After completing Week 2’s lesson I was left with the belief that the internet was full of people following their passions – and that the online documentation was simply part of that passion. Whether they are finding, collecting or using ‘stuff’ or information, the whole process has taken over our free time. Crowdsourcing is often just a way to finance such activities and gives others an important sense of being part of the whole process.
Week 3’s coverage of online search results is certainly eye-opening and not surprising. I’ve felt that many times my google searches have picked up on subjects I’ve discussed in emails with friends, and that facebook advertisements pick up on topics that friends might share on my feed. I probably do this myself – unfollowing friends who post political views in opposition to my own – and create my own bubble.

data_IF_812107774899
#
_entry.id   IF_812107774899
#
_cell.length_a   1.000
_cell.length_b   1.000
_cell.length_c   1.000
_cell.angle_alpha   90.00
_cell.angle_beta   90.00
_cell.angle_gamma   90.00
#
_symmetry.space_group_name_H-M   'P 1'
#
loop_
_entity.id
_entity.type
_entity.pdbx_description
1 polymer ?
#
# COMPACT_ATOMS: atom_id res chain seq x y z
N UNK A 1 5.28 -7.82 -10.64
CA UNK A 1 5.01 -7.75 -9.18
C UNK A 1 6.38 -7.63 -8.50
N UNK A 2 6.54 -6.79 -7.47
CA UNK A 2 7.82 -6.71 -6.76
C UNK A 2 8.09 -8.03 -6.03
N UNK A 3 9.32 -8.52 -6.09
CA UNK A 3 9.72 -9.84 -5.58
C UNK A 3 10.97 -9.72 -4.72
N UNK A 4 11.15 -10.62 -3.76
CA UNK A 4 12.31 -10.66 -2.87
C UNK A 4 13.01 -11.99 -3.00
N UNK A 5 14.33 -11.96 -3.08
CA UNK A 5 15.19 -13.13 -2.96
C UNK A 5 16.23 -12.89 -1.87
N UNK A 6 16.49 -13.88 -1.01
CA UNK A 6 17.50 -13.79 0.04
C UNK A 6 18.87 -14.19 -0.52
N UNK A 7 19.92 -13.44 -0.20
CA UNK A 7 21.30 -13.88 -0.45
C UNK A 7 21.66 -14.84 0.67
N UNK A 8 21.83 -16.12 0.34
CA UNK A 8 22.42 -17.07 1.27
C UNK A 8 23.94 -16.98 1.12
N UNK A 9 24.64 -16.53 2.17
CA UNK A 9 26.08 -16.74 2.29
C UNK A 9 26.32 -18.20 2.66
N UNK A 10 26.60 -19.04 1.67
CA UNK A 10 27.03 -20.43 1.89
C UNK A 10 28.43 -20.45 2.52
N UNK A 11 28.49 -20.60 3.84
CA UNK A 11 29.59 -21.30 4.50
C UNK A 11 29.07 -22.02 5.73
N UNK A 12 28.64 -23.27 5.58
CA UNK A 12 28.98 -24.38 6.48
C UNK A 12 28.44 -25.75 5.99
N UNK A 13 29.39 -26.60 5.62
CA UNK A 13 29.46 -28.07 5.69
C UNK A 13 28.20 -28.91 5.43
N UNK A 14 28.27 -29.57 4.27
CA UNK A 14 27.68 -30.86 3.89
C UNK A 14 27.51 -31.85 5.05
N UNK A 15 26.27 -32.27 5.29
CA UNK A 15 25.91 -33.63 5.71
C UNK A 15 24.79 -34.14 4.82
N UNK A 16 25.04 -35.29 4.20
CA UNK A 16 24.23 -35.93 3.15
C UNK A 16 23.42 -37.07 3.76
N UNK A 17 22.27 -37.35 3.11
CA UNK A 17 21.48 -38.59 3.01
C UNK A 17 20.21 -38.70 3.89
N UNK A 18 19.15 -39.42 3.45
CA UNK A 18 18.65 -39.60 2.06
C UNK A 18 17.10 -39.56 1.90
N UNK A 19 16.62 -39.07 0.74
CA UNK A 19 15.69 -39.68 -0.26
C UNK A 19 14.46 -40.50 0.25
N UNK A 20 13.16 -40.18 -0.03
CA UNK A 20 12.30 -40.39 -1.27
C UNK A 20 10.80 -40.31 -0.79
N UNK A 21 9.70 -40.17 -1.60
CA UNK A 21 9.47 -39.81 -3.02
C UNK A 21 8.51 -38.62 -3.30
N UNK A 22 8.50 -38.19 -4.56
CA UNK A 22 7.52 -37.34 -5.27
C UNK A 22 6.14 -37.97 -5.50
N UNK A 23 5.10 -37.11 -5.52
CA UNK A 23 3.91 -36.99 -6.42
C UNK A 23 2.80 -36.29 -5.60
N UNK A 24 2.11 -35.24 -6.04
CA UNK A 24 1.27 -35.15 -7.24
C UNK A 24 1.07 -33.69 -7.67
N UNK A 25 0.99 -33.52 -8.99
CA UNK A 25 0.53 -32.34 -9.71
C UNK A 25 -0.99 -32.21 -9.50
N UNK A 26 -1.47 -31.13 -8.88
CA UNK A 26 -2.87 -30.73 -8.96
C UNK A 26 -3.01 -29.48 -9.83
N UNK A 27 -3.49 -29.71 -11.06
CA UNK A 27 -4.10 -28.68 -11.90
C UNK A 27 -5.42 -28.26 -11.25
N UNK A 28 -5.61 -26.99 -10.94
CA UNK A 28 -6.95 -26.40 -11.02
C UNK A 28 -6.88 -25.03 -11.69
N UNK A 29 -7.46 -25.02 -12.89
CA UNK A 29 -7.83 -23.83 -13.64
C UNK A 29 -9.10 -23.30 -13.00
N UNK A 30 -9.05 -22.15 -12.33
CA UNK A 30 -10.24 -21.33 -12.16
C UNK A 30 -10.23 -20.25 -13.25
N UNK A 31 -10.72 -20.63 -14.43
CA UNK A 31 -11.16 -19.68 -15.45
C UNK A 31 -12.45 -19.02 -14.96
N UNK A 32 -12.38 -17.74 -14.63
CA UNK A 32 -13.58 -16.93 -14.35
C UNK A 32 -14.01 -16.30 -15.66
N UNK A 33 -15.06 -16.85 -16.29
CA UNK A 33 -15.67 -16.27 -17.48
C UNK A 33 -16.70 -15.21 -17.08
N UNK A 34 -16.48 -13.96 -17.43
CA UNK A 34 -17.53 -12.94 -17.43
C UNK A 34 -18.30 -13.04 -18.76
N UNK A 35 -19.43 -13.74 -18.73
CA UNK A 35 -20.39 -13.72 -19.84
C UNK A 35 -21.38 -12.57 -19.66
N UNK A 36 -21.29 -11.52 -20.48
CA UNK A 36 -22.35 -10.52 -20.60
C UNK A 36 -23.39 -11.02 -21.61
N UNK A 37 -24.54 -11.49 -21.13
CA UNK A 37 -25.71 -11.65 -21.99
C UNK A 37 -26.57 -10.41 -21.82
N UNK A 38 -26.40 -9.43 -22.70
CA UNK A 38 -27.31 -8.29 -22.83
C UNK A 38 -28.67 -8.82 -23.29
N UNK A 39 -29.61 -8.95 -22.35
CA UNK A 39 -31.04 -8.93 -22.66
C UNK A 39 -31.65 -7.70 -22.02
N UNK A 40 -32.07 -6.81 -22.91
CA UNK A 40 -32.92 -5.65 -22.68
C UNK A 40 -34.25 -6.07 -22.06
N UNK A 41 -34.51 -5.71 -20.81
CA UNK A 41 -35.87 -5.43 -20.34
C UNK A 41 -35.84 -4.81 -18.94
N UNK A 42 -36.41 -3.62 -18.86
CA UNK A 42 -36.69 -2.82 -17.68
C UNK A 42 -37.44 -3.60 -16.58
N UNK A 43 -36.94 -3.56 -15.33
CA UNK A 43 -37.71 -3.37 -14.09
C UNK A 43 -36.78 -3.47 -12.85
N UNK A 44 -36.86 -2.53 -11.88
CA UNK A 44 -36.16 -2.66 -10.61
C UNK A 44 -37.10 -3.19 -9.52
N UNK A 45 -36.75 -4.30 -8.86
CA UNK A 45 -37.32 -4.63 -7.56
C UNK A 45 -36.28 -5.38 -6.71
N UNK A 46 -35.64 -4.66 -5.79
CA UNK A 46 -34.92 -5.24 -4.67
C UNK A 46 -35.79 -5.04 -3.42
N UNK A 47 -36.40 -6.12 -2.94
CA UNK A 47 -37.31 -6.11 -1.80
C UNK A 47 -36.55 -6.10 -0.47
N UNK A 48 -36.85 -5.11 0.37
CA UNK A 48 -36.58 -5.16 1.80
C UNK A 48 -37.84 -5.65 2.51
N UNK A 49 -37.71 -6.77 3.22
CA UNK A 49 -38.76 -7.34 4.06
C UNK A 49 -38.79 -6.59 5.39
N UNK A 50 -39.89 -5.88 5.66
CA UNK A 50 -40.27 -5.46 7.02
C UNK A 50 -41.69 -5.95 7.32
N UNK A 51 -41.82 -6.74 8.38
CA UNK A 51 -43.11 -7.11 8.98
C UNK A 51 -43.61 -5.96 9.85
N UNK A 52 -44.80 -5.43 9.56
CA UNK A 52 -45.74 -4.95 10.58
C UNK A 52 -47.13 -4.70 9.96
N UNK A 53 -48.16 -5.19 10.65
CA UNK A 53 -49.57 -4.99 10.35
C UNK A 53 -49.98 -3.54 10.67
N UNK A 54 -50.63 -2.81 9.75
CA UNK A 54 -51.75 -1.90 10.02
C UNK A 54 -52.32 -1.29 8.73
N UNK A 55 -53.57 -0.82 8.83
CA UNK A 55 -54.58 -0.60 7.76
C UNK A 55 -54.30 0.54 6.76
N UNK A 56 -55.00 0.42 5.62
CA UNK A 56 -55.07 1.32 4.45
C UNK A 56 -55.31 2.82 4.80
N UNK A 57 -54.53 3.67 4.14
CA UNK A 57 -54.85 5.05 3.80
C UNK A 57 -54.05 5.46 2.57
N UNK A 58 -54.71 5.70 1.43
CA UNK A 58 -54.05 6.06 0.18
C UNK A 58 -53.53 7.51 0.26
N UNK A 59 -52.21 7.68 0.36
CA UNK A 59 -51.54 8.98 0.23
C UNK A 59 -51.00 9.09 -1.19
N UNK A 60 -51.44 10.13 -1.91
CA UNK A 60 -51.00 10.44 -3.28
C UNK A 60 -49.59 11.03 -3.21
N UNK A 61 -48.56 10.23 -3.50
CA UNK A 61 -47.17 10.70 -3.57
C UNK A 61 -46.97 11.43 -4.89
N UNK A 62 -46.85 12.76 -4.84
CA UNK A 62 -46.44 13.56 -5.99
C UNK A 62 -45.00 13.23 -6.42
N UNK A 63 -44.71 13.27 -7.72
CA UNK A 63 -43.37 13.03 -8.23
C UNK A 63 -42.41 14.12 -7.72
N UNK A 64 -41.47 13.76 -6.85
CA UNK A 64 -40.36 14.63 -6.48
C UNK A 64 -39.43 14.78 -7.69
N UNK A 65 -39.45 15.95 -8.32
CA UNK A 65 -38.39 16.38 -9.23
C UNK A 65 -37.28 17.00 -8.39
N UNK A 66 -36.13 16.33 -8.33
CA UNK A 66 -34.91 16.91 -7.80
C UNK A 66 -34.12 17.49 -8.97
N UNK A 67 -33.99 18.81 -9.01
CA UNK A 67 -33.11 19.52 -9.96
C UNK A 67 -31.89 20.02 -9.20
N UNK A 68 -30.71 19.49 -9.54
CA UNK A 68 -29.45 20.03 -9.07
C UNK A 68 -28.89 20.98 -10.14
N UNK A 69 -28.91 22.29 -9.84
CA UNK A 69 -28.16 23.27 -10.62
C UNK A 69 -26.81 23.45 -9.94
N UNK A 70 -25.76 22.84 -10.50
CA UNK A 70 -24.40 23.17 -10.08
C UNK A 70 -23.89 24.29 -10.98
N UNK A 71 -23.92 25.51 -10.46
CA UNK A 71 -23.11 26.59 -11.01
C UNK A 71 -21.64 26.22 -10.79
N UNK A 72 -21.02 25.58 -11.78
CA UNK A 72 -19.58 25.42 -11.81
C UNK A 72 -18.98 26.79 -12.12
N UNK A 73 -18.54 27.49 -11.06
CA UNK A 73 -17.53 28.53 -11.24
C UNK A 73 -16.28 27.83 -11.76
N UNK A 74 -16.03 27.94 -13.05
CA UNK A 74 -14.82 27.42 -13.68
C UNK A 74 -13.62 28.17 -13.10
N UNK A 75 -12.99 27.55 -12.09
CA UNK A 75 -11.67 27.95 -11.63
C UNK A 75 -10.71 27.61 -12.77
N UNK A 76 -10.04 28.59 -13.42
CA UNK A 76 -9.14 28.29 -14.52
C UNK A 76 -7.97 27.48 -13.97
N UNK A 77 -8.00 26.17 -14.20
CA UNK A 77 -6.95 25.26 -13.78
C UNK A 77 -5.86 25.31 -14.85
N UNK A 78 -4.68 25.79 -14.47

Mitchell Whitelaw’s article ‘Generous Interfaces for Digital Cultural Collections’ explores search queries and how much information is withheld when we don’t know what we are looking for. My own experience is rather focused – I very rarely go browsing in online or actual collections. I’m more inclined to book a private session to view a few items, visit a particular gallery to view one part of a collection or follow leads online to find answers for a particular research question. My problems with the easier access to many overseas collections is that they are now deciding what part of the object I want to see. If I look at a garment the museum has already assumed that I wish to view the outside features, and may no longer allow appointments for me to see interior construction details. On the other hand, the online viewing platform has made it easier to identify the items which I will then try to make appointments to view for further investigation.